U.S. plan to cut coal use unlikely to reduce transport through B.C.
U.S. President Barack Obama today rolled out a new plan to drastically cut carbon pollution from power plants over the coming decade.
Proponents hope this can finally kick start a global plan to fight climate change.
The desire to cut carbon dioxide emissions in the U.S. means shutting down or dramatically reducing reliance on coal fired power plants, which today remains the largest source of greenhouse gas emissions.
Even if the U.S. does reduce its dependency on coal-burning plants, the demand for coal is still on the rise in China.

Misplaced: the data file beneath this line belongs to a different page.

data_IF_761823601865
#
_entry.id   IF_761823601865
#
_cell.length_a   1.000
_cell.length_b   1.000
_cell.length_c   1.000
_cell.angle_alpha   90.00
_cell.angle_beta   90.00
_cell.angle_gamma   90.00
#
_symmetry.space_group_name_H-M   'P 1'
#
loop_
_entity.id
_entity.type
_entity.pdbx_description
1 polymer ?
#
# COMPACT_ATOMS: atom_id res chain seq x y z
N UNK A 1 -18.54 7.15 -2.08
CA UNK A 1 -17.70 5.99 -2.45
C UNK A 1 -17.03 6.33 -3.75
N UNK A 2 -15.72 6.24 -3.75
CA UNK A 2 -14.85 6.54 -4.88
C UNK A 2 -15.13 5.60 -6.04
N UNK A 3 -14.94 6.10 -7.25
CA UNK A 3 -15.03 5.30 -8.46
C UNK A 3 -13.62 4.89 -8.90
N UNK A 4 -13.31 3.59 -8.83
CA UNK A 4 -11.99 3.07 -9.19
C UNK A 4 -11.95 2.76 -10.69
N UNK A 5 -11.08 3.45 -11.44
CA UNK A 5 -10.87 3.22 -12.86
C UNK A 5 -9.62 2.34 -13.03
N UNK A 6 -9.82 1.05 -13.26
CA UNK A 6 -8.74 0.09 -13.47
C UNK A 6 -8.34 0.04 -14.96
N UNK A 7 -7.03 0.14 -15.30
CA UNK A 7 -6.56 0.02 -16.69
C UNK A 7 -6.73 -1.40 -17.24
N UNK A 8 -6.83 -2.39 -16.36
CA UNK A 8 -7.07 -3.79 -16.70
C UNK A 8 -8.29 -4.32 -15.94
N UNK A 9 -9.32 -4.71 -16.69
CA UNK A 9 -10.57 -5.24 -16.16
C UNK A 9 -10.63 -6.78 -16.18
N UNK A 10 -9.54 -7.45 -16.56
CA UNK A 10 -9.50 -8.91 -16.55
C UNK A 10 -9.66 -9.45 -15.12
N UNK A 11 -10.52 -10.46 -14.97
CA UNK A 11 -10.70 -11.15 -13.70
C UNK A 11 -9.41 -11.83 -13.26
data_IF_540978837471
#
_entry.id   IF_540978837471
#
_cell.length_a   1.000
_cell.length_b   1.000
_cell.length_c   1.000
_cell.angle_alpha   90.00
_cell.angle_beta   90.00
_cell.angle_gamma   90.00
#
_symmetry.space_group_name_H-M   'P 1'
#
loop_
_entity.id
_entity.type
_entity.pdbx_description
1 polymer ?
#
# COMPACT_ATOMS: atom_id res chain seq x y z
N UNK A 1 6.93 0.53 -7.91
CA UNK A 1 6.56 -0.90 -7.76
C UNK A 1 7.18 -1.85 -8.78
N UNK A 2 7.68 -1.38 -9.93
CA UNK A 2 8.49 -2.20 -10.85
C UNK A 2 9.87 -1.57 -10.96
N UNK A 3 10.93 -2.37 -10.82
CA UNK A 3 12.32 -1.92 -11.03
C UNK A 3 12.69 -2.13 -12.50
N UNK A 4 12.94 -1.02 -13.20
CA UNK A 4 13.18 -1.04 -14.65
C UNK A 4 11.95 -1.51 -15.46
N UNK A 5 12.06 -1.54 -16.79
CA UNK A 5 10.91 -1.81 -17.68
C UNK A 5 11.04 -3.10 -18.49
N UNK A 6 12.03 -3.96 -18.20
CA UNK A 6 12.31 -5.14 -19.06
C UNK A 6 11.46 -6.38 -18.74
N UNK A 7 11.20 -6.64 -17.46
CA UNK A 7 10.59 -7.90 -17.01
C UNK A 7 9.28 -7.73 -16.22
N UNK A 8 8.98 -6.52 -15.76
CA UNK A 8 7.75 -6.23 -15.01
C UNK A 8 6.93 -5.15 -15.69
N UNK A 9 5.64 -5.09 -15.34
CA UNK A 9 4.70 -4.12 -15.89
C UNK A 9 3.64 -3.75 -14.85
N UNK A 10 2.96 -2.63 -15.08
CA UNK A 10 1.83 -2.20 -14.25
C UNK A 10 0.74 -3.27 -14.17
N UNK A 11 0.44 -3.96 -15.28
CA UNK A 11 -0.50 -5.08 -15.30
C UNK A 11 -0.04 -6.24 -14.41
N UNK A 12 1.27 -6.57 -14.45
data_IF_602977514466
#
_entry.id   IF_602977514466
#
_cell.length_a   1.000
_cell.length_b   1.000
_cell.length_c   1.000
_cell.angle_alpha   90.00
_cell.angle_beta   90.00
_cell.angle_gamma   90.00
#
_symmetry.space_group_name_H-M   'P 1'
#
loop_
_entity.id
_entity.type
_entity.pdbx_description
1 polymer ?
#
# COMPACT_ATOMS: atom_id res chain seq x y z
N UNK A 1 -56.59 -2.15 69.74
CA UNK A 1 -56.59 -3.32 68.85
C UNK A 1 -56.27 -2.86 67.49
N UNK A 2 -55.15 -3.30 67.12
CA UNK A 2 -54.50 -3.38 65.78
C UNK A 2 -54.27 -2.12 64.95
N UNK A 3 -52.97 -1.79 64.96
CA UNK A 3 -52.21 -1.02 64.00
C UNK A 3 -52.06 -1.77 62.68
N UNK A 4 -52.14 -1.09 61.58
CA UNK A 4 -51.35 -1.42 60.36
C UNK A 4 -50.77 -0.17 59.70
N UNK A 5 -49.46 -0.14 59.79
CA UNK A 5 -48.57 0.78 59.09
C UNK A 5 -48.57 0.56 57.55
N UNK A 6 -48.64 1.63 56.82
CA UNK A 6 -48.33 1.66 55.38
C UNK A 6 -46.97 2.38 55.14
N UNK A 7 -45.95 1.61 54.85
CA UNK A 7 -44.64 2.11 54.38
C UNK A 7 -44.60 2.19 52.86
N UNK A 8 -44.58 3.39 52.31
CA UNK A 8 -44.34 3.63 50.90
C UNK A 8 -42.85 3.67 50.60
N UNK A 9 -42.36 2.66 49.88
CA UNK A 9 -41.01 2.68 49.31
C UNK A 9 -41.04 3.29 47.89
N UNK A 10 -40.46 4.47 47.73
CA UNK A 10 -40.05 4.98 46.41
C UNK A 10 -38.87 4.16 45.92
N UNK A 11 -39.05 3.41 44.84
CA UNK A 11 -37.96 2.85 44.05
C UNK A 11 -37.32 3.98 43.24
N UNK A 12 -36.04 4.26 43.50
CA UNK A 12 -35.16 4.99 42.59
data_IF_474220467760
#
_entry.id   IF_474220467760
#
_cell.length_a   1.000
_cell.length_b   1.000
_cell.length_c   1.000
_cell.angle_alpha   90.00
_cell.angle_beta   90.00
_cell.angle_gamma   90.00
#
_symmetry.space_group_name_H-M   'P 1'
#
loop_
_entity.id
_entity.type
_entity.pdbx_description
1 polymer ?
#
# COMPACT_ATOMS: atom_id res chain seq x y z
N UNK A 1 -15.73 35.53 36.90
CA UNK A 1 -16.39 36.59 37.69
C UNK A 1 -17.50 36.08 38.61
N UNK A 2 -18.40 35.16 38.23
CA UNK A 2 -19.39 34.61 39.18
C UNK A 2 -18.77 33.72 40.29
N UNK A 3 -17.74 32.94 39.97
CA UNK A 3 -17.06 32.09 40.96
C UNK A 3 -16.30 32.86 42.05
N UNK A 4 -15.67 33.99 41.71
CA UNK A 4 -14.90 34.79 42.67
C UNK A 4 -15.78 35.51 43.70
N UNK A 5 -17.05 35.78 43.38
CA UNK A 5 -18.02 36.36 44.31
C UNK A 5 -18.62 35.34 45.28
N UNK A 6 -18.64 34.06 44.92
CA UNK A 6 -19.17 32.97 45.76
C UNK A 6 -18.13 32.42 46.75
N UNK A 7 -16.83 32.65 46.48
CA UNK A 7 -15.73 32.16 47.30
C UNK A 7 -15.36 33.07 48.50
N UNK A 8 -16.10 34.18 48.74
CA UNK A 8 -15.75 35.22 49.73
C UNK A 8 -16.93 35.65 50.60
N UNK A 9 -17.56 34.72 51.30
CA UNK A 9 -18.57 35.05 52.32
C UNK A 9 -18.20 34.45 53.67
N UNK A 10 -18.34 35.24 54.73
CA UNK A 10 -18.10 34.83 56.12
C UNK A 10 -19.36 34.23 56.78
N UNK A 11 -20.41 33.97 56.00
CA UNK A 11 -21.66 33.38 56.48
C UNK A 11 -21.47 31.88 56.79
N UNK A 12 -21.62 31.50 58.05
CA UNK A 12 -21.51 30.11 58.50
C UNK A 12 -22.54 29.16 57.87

That means more coal moving through Lower Mainland ports.
Currently, B.C. has the only west coast coal ports, meaning more thermal coal moving through Vancouver on its way to Asia.
With growing demand, a new coal port is being proposed for the Surrey docks. A decision is expected this summer.
White Rock residents are demanding an independent health study into the effects of increased coal shipments.
Coal is sprayed twice before it enters the Vancouver area to prevent dust.
The commodity has been moved through the region for decades.
— with files from Jas Johal
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